Rare Earth, a Richer Malaysia and a Greener World
Posted on April 16, 2012
As mentioned before on this blog, anti-rare earth mining organisations are actually harming attempts to create a green economy in Malaysia. The good news is that Lynas Corporation has overcome these protests with a clean bill of health and is set to invest potentially billions of dollars in the Malaysian economy. At the same time, it will provide jobs for Malaysians and will put the country at the centre of the green revolution, which can only be good for the environment.
Rare earth elements or rare earth metals are a group of naturally occurring elements found in the lanthanide section of the periodic table, which are found in the Earth’s crust, but are often not found in concentrated form. There are 15 definite rare earth metals in this group, with two others – yttrium and scandium – considered to be rare earth metals as well, but which are not found in the lanthanide section.
Despite being plentiful, rare earth elements are not famous and few people will be able to name them. Throughout history they have been ignored, but now, thanks to the development of processors and green technology, these little pieces of metal are vital to the future economies and environments of the world.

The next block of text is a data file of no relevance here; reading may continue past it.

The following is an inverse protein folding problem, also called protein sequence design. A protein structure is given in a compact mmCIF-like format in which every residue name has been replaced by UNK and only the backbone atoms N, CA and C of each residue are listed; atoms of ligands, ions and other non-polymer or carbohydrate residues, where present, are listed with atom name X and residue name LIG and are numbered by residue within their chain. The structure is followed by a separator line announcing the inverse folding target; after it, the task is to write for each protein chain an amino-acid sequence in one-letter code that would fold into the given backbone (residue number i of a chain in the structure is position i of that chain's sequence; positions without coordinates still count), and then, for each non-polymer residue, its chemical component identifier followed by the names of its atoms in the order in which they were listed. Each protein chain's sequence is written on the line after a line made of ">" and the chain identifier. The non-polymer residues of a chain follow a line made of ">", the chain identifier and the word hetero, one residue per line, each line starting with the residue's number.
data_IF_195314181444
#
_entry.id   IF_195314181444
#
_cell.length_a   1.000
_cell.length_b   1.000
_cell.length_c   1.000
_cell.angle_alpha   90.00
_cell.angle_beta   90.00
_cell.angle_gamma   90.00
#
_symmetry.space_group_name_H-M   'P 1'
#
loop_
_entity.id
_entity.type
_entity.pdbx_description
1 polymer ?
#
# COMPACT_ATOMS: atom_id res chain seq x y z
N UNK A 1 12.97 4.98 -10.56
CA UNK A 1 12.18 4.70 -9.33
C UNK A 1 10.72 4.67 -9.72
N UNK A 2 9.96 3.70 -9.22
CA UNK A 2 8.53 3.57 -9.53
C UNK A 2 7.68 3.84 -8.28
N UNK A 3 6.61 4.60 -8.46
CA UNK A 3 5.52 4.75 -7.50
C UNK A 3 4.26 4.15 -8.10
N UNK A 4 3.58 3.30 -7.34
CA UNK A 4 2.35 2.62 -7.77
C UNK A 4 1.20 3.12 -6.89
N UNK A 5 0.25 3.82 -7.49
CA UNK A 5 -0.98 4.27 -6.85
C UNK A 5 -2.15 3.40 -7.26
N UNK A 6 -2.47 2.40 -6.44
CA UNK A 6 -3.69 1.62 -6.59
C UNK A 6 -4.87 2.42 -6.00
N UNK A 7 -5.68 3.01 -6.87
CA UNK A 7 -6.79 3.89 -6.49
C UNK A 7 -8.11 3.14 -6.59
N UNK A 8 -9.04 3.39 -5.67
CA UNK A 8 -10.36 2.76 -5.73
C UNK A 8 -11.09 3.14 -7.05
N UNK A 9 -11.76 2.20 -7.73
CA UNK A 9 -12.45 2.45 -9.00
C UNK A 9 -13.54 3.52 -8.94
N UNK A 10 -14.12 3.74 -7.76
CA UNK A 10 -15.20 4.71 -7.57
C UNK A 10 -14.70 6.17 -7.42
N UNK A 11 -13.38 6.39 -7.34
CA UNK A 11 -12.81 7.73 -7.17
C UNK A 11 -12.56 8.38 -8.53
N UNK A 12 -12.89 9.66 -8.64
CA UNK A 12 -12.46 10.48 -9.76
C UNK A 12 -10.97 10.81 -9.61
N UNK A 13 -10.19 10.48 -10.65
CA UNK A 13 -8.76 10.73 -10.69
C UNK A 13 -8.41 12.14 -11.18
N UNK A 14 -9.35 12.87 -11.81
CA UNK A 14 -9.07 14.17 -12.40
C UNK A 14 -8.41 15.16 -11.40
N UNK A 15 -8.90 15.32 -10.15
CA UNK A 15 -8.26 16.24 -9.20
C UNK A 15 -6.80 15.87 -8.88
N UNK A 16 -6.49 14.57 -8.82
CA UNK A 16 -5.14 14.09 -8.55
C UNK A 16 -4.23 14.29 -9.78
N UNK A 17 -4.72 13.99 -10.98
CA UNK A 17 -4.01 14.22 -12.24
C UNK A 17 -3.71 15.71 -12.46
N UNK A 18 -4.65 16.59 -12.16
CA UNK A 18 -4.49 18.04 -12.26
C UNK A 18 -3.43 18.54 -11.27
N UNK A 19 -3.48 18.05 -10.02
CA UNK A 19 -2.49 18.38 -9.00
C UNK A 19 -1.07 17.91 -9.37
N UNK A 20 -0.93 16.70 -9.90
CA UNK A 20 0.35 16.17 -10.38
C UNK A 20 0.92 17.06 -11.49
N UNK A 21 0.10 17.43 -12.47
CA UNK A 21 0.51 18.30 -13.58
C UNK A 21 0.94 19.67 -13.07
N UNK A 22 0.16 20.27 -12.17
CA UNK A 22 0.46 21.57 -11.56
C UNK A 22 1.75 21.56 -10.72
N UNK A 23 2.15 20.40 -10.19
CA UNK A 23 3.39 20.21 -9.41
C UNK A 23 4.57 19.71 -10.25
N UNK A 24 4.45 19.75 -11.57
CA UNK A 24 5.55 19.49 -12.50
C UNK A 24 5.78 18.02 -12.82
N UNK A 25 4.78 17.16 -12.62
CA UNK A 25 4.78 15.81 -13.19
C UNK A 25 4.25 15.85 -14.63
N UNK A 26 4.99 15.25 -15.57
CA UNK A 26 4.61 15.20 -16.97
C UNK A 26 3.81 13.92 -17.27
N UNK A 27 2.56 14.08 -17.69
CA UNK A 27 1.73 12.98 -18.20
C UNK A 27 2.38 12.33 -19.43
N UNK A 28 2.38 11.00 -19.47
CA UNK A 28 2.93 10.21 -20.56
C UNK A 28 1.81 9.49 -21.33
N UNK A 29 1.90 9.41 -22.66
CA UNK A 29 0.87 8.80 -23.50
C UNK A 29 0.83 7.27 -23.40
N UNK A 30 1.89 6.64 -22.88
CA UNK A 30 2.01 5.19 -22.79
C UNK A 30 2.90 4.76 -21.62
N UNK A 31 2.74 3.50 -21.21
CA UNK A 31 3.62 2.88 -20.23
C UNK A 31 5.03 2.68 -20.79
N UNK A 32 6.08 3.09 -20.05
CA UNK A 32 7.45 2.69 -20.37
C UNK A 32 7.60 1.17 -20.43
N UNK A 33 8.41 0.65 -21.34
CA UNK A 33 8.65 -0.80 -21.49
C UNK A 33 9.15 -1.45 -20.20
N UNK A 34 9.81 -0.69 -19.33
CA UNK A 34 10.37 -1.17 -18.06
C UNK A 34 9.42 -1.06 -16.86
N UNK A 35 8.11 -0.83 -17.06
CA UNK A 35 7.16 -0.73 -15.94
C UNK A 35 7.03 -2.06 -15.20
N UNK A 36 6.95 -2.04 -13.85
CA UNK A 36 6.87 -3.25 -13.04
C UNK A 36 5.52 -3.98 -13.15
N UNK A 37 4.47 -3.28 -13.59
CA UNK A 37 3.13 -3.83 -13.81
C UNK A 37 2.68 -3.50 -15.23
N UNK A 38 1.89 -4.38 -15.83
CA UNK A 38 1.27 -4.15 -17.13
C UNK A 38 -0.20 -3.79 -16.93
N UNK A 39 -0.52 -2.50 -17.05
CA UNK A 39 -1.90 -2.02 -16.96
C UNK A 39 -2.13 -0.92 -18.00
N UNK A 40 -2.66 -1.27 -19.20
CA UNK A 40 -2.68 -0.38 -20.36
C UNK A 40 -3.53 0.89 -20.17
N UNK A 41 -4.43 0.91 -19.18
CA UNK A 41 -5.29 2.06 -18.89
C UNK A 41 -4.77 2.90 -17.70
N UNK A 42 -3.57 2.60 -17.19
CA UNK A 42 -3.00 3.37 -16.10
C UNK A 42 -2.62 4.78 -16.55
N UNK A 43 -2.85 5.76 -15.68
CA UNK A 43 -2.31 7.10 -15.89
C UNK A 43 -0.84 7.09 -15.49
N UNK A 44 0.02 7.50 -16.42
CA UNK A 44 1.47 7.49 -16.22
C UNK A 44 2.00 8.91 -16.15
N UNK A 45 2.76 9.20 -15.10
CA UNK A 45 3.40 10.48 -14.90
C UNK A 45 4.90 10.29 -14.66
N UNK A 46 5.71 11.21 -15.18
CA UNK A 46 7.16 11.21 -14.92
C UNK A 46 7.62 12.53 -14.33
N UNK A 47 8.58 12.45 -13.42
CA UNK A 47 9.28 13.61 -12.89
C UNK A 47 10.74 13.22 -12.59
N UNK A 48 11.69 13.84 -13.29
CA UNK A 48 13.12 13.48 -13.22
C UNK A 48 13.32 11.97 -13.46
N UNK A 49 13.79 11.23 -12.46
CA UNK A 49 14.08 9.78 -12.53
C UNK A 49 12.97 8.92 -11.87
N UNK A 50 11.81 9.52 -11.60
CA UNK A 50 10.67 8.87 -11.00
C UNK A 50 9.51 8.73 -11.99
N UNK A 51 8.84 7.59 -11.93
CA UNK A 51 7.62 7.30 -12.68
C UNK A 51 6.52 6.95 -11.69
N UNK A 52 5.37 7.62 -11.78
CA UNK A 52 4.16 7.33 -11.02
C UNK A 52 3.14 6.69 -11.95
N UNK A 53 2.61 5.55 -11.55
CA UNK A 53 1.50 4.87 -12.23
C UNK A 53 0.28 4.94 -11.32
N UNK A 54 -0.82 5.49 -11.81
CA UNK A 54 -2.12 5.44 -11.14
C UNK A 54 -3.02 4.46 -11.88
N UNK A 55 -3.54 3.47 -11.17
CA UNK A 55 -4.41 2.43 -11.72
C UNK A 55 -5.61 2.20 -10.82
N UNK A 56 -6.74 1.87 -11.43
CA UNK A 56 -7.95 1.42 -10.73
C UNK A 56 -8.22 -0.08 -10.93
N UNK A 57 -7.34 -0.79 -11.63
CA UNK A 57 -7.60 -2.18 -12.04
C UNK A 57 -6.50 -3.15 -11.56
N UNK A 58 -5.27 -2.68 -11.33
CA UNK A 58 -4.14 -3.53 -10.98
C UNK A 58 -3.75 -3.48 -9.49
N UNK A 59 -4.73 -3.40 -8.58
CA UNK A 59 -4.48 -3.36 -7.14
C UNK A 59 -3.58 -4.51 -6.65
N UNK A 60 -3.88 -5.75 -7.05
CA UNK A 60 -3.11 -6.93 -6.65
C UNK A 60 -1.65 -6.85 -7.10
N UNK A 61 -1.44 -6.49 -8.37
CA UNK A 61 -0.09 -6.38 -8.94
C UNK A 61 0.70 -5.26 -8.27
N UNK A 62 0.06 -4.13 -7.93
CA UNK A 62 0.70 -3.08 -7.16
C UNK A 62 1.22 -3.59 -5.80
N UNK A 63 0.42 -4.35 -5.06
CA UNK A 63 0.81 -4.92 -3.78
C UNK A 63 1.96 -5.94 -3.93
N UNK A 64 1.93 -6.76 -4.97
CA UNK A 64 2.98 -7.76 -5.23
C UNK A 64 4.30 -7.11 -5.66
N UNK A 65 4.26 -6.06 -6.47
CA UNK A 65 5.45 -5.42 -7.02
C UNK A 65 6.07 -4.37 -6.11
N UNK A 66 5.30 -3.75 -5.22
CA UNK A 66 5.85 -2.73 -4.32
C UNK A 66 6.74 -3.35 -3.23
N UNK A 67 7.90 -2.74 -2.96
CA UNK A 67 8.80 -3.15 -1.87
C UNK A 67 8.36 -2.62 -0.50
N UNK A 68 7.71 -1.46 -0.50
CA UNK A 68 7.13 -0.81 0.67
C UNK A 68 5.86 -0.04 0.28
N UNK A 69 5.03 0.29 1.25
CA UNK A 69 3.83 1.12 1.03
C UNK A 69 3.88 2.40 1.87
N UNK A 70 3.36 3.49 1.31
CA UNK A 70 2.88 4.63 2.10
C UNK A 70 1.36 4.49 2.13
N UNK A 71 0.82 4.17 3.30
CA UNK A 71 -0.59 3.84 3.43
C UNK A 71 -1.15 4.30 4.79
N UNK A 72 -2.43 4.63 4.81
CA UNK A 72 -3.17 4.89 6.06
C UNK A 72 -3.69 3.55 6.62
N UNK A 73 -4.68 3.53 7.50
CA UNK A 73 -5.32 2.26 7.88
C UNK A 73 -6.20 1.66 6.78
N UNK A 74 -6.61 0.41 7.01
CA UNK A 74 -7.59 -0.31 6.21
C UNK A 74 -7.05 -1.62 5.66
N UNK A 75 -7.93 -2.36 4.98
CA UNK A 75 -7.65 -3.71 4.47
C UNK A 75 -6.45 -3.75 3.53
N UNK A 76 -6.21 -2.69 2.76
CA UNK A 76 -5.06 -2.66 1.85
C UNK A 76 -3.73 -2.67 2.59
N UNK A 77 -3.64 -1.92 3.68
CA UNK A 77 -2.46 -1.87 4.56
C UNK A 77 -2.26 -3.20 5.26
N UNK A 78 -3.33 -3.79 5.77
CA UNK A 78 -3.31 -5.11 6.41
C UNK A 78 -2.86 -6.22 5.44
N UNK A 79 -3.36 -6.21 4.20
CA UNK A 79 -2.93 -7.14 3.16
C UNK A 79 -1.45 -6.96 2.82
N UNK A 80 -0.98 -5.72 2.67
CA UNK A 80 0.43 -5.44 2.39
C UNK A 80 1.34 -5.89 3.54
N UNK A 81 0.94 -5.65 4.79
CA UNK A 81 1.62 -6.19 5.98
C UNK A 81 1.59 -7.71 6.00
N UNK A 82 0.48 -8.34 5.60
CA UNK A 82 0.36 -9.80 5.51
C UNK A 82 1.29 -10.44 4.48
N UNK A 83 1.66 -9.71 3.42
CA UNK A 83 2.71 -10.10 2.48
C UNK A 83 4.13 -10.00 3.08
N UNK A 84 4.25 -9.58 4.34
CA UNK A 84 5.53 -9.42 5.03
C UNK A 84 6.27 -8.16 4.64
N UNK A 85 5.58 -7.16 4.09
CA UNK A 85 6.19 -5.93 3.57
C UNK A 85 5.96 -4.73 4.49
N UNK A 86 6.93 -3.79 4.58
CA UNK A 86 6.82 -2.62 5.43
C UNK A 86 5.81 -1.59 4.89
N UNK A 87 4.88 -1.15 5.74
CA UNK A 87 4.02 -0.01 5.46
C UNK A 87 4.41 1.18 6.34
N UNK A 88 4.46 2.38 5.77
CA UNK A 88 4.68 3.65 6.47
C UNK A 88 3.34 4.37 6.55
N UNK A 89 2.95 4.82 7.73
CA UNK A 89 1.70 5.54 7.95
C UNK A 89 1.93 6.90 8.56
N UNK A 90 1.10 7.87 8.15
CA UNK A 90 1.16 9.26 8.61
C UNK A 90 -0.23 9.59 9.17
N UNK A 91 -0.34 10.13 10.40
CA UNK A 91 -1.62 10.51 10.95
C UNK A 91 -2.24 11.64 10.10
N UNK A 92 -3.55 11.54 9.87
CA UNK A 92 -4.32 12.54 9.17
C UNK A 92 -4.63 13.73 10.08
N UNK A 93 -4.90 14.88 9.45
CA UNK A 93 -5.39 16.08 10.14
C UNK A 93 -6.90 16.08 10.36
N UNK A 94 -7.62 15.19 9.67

Rare Earth – in almost all green-tech lifestyle devices.
For most of the last half-century or so, rare earth metals such as yttrium and cerium, have been used for processors in computers, laptops, cellular phones and tablet computers. They have fuelled MP3 players, flat-screen TVs and fibre optic cables.
Where Lynas Corp come in is with the ultimate uses of these metals. The products mentioned above are part of a lifestyle choice. They are accessories of gismos designed to make life easier or more fun and designed with the future of the planet in mind.
These elements are also used in water purification, petroleum refining and catalytic conversion. That means all cars with catalytic converters designed to reduce pollution are using rare earth metals. In 1993 there were an estimated 5.2 million cars in Malaysia. Now there are predictions that there will be 20 million by 2020. That is a lot of catalytic converters.
Hi-tech windmills harvesting wind for energy. This green technology windmill uses super-magnet which consist rare earth metal.
Countries and companies across the world are seeking ways to change the way they operate. People with means are trying to find greener technologies. Many of these countries are trying to get rid of fossil fuels altogether and are hoping to reduce reliance upon nuclear technology (Fukushima and Chernobyl show what can go wrong there). Luckily, rare earth metals form an integral part of developing green energy devices such as solar panels, rechargeable batteries for electronic cars, wind turbines, energy efficient lightbulbs and hybrid electric cars. Imagine 20 million electric cars and an end to smog in Kuala Lumpur.